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  • Edward Stankiewicz In Memoriam
  • Robert Greenberg

Professor Edward Stankiewicz (1920–2013) was the B. E. Bensinger Professor of Slavic Languages and Literatures at Yale University from 1971 until he retired in 1991. Thereafter, he remained an active scholar as Professor Emeritus for nearly twenty years. His continued active pursuit of scholarship reflected his unparalleled dedication to the field. Edward passed away on January 31, 2013, and as Harvey Goldblatt noted in his message to the Yale community, that day we lost one of the world’s leading Slavists. Indeed, I can think of few others who were so passionate about Slavic linguistics; he was fluent in many languages, including at least six Slavic languages, and was keenly interested in the diachronic and synchronic state of all Slavic languages and dialects. Born in Warsaw on November 17, 1920, Edward was also a talented artist and poet, who on occasion would entertain guests by playing his mandolin and singing his favorite songs in Yiddish. A Holocaust survivor, Edward immigrated to the United States after being liberated from the Buchenwald concentration camp at the end of World War II. He frequently spoke of his time in transit through Italy, where he developed a love of the Italian language and culture. A student of Roman Jakobson, Edward received his PhD from Harvard in 1954, and taught at Indiana University and the University of Chicago before joining Yale.

Edward Stankiewicz inspired a generation of Slavists. While perhaps best known for his work on Slavic accentology and morphophonemics, he also published on the phonology and morphology of all the Slavic languages, wrote about the theories of language and the history of linguistics, studied the history of the Slavic literary languages, and thoroughly immersed himself in Slavic dialectology. My fellow graduate students and I recall his frequent lectures on the prosodic features of Common Slavic, one of Edward’s favorite topics. Edward would declare that only through an understanding of pitch, quantity, and stress in Common Slavic is it possible to predict the corresponding forms in Slovene, Serbo-Croatian, Czech, Polish, or Russian. Long vowels and stress patterns would cause those of us attending his class [End Page 3] a great deal of trepidation, as Edward would frequently call on us to come to the blackboard to write a morphophonemic transcription of a Russian verb form, or to offer examples of how the Common Slavic acute became shortened in West South Slavic. Those sessions at the blackboard could be occasionally traumatic, but that method prevented us from forgetting Slavic accentology well after we left our graduate programs. Oddly, years later I could hear myself in class using Edward’s examples for my own students.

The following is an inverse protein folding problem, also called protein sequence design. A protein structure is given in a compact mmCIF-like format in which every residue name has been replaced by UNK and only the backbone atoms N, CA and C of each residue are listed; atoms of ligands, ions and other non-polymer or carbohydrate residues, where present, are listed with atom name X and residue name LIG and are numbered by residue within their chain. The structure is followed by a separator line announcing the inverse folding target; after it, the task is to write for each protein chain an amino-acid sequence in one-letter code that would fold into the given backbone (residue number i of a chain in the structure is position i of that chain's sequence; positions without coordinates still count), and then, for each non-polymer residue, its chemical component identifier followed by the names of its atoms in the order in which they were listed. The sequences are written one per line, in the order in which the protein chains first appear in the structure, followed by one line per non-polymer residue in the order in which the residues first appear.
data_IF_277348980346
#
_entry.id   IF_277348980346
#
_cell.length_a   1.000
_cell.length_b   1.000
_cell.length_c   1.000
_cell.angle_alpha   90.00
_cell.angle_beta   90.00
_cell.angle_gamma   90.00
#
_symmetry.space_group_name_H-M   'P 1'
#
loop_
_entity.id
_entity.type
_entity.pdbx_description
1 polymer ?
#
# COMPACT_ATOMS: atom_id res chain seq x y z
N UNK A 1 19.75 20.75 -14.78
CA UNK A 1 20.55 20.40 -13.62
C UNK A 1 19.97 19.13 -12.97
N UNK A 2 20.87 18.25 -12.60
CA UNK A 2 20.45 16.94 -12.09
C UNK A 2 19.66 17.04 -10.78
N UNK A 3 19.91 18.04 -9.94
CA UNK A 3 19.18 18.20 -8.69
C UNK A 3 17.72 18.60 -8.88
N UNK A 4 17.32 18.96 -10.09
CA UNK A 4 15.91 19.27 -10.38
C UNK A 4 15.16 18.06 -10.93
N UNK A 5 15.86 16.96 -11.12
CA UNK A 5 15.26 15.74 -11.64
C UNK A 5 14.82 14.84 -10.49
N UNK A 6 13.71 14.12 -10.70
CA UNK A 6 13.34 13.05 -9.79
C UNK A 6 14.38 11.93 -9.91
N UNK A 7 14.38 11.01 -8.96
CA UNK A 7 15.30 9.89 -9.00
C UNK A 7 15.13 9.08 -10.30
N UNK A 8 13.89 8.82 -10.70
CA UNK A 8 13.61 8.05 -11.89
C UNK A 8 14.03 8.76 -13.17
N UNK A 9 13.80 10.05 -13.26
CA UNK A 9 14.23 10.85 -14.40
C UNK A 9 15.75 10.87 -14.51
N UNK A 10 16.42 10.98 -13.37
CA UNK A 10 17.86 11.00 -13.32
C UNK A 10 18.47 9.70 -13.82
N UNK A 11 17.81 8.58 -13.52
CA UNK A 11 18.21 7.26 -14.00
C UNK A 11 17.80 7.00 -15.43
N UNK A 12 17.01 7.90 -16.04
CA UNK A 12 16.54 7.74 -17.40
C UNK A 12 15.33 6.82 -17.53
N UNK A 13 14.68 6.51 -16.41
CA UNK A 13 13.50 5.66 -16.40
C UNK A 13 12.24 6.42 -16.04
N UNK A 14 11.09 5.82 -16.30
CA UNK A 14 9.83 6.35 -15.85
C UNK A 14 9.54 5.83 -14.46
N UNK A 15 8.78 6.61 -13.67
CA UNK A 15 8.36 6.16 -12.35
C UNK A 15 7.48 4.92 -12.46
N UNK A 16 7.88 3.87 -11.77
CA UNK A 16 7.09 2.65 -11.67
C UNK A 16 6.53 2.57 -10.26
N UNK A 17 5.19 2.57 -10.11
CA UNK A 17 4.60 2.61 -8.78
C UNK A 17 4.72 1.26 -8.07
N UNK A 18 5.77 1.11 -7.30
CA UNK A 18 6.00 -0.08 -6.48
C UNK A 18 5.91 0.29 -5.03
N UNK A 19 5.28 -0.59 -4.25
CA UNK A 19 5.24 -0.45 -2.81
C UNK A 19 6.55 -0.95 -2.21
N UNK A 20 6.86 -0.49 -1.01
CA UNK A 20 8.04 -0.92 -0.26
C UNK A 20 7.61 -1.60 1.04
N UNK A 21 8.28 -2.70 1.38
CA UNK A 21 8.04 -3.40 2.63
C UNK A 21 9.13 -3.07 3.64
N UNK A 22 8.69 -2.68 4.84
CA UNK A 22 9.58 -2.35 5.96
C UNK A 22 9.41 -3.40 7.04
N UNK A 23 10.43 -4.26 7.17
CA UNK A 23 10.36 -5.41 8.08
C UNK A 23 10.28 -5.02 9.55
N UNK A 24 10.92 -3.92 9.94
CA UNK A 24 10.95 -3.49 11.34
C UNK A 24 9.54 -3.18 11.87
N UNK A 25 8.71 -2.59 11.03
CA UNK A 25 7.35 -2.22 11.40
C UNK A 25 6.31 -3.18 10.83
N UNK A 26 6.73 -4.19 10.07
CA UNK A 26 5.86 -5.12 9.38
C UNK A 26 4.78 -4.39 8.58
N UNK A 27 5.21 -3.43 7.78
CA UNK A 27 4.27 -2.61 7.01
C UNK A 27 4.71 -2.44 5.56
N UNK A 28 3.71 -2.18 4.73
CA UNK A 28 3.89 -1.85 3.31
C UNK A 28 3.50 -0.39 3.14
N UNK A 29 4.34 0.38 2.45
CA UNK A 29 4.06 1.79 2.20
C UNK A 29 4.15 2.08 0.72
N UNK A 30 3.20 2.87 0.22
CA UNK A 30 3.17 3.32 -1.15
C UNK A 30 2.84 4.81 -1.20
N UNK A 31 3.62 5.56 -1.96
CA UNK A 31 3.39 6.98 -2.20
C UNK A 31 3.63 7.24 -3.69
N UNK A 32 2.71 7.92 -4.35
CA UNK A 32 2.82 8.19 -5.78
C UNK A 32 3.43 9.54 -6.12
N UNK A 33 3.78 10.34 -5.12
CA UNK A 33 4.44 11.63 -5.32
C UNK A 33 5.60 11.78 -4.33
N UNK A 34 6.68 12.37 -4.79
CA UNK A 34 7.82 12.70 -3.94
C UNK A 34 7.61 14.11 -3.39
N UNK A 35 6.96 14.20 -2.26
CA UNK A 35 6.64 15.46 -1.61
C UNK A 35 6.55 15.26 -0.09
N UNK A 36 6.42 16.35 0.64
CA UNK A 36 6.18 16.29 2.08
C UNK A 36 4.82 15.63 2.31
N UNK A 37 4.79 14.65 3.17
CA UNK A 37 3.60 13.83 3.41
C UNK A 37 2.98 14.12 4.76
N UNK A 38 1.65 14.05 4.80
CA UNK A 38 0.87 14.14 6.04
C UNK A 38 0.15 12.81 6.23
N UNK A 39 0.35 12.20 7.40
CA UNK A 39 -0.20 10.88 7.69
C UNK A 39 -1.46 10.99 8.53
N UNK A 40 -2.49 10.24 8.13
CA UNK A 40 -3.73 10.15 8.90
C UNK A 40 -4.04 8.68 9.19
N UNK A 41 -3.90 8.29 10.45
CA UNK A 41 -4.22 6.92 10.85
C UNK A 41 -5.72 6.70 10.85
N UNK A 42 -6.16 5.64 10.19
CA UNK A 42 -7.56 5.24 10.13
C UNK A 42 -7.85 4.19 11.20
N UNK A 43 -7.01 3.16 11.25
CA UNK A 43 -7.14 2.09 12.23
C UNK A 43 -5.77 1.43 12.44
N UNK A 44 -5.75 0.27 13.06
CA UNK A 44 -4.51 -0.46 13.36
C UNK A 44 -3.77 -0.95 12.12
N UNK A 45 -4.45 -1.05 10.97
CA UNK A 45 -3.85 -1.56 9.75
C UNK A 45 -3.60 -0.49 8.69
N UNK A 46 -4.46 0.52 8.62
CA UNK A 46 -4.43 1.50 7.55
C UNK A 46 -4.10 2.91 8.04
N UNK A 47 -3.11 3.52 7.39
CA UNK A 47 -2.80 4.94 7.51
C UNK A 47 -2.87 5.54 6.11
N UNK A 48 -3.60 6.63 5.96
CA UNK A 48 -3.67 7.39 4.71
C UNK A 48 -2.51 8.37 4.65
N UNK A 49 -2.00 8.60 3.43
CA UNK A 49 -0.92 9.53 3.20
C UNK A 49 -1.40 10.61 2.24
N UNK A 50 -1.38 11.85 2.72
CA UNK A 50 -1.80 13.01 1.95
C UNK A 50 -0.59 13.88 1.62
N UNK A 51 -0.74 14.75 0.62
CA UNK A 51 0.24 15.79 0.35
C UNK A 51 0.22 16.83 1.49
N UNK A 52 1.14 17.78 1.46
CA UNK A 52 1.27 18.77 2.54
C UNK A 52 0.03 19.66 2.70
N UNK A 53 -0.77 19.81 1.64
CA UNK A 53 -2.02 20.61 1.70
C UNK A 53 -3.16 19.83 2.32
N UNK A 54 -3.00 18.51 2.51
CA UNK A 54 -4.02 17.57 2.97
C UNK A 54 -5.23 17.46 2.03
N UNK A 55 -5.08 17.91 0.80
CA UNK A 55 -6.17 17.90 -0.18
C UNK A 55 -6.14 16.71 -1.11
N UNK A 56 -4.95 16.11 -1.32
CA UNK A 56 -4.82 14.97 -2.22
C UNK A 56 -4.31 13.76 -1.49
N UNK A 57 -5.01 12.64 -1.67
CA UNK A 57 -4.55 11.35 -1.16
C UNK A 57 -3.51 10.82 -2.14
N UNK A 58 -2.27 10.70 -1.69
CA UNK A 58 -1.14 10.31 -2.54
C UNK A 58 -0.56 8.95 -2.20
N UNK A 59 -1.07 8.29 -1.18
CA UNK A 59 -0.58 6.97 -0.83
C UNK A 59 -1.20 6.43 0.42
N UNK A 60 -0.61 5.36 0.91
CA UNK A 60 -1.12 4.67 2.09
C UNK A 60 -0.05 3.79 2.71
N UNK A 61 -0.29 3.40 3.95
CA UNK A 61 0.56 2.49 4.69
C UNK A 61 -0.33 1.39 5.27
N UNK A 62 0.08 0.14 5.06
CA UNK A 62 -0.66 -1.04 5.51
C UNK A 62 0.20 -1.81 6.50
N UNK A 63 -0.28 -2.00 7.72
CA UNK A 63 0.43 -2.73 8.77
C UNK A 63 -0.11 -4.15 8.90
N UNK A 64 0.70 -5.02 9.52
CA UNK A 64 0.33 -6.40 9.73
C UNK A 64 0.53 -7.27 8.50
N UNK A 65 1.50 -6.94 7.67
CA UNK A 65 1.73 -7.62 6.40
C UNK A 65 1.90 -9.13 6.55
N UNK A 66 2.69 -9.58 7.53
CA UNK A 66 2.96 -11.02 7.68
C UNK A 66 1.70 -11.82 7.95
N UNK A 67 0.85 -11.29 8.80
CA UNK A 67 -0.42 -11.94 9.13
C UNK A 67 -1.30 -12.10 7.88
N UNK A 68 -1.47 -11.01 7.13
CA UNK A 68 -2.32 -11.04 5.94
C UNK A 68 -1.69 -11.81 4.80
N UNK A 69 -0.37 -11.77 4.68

Edward embraced structuralism as his theoretical muse, and his first major published works were structural analyses of Russian dialects, followed by his 1968 monograph, Declension and Gradation of Russian Substantives (The Hague: Mouton). Edward took a keen interest in the South Slavic languages. He travelled to Yugoslavia for research and study trips, where he not only collected extensive dialectological materials, but also became a fluent speaker of Slovene and Serbo-Croatian, and established friendships with Pavle Ivić and Blaže Koneski, among others. Edward’s extensive works on Slavic morphophonemics and accentology were published or republished in his two volumes of collected essays, Studies in Slavic Morphophonemics and Accentology (Ann Arbor: Michigan Slavic Studies, 1979), and The Slavic Languages: Unity in Diversity (The Hague: Mouton, 1986). These works included many of the central arguments that were further developed in The Accentual Patterns of the Slavic Languages (Stanford, CA: Stanford University Press, 1993). In this work, Edward provided a systematic and comprehensive analysis of the Slavic accentual patterns, which is arguably one of the most complex areas within Slavic phonology. I felt privileged to be one of Edward’s first research assistants for this project. I remember working at Edward’s home in Hamden as I typed the first draft of the chapter on Slovene into his computer. Edward’s devoted and multitalented wife, Florence, provided valuable editorial assistance and much good humor during those sessions. All of Edward’s graduate students back then were unanimous in their love and respect for Florence, who...


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